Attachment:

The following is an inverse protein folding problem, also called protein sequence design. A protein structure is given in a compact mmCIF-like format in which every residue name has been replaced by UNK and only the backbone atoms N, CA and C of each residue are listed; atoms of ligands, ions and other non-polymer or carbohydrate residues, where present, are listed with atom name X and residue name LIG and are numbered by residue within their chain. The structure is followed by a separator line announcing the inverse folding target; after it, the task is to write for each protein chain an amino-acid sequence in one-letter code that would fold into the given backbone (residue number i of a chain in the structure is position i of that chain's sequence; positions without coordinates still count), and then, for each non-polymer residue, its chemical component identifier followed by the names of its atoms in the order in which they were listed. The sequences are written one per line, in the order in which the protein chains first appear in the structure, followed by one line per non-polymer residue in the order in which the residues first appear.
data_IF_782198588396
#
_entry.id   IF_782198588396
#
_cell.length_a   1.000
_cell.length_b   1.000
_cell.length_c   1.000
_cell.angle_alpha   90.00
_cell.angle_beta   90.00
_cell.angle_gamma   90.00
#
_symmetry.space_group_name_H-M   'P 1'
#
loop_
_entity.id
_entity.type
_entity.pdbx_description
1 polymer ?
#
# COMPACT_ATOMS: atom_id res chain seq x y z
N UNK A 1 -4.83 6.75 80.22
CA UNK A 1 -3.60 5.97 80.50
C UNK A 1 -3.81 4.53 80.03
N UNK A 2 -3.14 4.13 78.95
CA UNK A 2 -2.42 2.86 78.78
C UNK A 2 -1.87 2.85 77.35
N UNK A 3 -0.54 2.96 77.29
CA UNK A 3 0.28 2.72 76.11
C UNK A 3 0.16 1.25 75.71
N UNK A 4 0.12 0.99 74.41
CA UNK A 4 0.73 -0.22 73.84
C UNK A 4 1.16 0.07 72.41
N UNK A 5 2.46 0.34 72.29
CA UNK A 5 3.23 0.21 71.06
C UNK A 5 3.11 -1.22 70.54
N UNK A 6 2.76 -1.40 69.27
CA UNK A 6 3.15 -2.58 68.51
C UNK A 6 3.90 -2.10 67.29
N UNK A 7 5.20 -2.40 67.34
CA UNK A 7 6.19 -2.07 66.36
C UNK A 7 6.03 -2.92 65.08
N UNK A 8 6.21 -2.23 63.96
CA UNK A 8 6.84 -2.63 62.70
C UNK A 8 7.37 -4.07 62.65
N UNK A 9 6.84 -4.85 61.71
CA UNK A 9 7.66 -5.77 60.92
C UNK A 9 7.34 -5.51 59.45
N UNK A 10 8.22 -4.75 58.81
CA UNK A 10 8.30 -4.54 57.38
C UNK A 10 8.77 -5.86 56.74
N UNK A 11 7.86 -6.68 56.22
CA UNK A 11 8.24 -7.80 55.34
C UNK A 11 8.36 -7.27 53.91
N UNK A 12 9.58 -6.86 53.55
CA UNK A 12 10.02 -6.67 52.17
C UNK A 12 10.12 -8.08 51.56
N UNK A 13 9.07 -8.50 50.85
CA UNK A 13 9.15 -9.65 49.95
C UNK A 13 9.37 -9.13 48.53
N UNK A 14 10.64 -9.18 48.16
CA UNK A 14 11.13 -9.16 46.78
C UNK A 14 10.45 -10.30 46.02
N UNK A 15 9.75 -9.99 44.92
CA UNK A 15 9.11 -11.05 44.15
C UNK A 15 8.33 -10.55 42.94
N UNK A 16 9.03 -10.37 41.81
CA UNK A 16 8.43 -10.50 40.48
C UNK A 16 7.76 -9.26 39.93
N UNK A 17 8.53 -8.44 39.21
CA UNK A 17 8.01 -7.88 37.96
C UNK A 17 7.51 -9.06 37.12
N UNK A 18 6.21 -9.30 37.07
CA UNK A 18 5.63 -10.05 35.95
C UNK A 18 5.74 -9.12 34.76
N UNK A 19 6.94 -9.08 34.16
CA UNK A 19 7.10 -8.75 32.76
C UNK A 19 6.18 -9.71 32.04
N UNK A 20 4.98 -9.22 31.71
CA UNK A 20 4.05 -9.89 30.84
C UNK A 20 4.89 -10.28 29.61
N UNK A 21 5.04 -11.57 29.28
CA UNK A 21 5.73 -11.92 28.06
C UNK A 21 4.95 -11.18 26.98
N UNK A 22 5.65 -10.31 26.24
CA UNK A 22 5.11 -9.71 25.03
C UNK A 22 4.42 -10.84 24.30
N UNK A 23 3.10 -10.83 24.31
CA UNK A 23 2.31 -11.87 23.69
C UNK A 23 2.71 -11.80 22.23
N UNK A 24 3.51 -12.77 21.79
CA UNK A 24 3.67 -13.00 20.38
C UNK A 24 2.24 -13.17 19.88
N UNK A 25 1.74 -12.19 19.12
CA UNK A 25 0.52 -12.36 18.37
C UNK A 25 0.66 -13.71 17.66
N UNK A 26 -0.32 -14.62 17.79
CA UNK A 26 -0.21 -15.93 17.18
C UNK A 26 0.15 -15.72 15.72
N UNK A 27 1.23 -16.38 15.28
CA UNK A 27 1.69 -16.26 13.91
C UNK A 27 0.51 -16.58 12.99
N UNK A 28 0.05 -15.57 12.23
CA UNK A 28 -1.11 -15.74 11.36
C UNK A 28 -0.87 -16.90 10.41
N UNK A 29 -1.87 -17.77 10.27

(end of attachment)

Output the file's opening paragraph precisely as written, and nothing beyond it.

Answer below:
The following is an inverse protein folding problem, also called protein sequence design. A protein structure is given in a compact mmCIF-like format in which every residue name has been replaced by UNK and only the backbone atoms N, CA and C of each residue are listed; atoms of ligands, ions and other non-polymer or carbohydrate residues, where present, are listed with atom name X and residue name LIG and are numbered by residue within their chain. The structure is followed by a separator line announcing the inverse folding target; after it, the task is to write for each protein chain an amino-acid sequence in one-letter code that would fold into the given backbone (residue number i of a chain in the structure is position i of that chain's sequence; positions without coordinates still count), and then, for each non-polymer residue, its chemical component identifier followed by the names of its atoms in the order in which they were listed. The sequences are written one per line, in the order in which the protein chains first appear in the structure, followed by one line per non-polymer residue in the order in which the residues first appear.